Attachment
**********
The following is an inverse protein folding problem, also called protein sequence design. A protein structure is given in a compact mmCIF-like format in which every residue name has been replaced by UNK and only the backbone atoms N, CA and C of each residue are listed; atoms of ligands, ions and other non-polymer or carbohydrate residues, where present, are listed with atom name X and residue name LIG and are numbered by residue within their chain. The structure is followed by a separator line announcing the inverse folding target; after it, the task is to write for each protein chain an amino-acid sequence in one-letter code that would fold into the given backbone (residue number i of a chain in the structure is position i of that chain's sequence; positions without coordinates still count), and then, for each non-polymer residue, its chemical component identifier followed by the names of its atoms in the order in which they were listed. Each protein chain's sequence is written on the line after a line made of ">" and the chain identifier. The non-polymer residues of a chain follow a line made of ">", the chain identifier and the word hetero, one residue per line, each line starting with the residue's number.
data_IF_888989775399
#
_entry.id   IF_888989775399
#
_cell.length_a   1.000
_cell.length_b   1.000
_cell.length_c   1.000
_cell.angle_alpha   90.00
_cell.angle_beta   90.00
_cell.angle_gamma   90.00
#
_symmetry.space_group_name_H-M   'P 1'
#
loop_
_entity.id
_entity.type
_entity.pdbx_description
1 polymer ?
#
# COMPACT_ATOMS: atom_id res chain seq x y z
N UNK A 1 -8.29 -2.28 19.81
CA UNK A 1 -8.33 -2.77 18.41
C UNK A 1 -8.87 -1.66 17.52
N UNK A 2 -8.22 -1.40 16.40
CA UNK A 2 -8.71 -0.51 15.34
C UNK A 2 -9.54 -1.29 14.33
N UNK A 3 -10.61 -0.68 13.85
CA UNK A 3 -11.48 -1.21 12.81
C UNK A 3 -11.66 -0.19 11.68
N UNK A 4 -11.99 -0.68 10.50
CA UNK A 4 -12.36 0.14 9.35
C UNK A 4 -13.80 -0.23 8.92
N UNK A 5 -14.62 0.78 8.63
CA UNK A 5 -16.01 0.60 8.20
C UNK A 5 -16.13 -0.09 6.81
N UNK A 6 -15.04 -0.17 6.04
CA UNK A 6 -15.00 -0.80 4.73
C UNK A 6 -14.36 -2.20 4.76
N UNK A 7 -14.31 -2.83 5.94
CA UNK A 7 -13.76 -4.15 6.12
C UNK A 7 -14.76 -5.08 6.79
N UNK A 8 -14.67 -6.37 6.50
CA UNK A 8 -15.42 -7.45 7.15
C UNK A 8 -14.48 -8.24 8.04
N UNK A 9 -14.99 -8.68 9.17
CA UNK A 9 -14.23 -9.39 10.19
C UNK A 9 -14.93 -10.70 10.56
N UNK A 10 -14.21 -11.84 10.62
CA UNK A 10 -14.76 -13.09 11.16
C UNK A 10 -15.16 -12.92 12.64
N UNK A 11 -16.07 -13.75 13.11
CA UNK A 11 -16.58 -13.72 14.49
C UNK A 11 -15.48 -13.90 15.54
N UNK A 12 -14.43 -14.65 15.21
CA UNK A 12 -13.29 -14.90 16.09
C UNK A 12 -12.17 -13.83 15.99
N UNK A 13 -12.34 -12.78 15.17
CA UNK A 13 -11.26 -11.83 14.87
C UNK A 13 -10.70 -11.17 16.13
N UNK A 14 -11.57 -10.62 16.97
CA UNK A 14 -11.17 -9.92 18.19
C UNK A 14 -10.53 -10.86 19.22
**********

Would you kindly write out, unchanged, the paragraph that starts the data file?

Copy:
The following is an inverse protein folding problem, also called protein sequence design. A protein structure is given in a compact mmCIF-like format in which every residue name has been replaced by UNK and only the backbone atoms N, CA and C of each residue are listed; atoms of ligands, ions and other non-polymer or carbohydrate residues, where present, are listed with atom name X and residue name LIG and are numbered by residue within their chain. The structure is followed by a separator line announcing the inverse folding target; after it, the task is to write for each protein chain an amino-acid sequence in one-letter code that would fold into the given backbone (residue number i of a chain in the structure is position i of that chain's sequence; positions without coordinates still count), and then, for each non-polymer residue, its chemical component identifier followed by the names of its atoms in the order in which they were listed. Each protein chain's sequence is written on the line after a line made of ">" and the chain identifier. The non-polymer residues of a chain follow a line made of ">", the chain identifier and the word hetero, one residue per line, each line starting with the residue's number.